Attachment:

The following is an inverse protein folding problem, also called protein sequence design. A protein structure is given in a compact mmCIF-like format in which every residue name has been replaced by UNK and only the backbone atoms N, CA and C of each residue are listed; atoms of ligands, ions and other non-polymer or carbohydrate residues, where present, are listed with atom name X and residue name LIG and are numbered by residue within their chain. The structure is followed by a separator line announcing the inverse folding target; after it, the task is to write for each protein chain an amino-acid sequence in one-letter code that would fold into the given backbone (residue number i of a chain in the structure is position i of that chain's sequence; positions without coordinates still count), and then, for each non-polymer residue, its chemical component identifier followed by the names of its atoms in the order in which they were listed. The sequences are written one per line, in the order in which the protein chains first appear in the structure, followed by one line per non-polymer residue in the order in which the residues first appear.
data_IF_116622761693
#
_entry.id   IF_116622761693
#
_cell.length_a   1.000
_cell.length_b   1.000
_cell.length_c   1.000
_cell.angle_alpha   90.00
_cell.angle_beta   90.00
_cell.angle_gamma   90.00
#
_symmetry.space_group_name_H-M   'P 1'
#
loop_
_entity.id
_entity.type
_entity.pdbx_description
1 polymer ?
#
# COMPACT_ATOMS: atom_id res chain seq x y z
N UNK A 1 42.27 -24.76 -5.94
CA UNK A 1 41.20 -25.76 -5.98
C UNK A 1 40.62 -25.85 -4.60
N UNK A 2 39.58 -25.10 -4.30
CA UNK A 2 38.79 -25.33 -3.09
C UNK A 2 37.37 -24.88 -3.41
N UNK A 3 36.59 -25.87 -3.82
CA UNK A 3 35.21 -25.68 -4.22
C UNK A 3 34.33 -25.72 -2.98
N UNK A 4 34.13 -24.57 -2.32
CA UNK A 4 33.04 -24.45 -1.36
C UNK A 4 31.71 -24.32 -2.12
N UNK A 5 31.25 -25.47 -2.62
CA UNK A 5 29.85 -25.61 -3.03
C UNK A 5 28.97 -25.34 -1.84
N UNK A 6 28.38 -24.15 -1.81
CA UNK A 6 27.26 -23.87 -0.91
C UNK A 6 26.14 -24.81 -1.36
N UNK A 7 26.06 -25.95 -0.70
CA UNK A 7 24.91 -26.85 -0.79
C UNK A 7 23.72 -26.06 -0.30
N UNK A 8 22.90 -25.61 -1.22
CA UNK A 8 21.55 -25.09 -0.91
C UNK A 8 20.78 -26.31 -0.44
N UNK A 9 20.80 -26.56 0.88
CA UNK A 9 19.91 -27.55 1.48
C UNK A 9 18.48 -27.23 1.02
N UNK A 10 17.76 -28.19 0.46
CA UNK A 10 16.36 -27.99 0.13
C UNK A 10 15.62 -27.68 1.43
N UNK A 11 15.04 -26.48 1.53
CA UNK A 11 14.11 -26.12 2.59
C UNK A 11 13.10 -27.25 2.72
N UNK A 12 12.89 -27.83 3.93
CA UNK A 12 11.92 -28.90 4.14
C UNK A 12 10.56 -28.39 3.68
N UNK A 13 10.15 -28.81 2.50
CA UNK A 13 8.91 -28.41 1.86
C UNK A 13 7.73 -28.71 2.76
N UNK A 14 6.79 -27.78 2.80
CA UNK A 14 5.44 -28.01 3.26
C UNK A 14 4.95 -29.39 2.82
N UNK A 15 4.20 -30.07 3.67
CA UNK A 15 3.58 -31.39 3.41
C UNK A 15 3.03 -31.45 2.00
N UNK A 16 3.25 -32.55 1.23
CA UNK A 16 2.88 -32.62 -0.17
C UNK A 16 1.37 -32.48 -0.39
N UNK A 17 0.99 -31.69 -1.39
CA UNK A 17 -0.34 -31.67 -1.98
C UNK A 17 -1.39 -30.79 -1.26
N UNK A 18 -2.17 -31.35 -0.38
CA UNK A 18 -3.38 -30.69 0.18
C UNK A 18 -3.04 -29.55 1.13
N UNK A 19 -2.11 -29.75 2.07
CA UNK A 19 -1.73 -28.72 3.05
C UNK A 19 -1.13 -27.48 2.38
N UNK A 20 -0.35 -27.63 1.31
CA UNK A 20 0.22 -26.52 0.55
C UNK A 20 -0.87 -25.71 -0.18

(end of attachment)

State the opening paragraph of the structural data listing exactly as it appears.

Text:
The following is an inverse protein folding problem, also called protein sequence design. A protein structure is given in a compact mmCIF-like format in which every residue name has been replaced by UNK and only the backbone atoms N, CA and C of each residue are listed; atoms of ligands, ions and other non-polymer or carbohydrate residues, where present, are listed with atom name X and residue name LIG and are numbered by residue within their chain. The structure is followed by a separator line announcing the inverse folding target; after it, the task is to write for each protein chain an amino-acid sequence in one-letter code that would fold into the given backbone (residue number i of a chain in the structure is position i of that chain's sequence; positions without coordinates still count), and then, for each non-polymer residue, its chemical component identifier followed by the names of its atoms in the order in which they were listed. The sequences are written one per line, in the order in which the protein chains first appear in the structure, followed by one line per non-polymer residue in the order in which the residues first appear.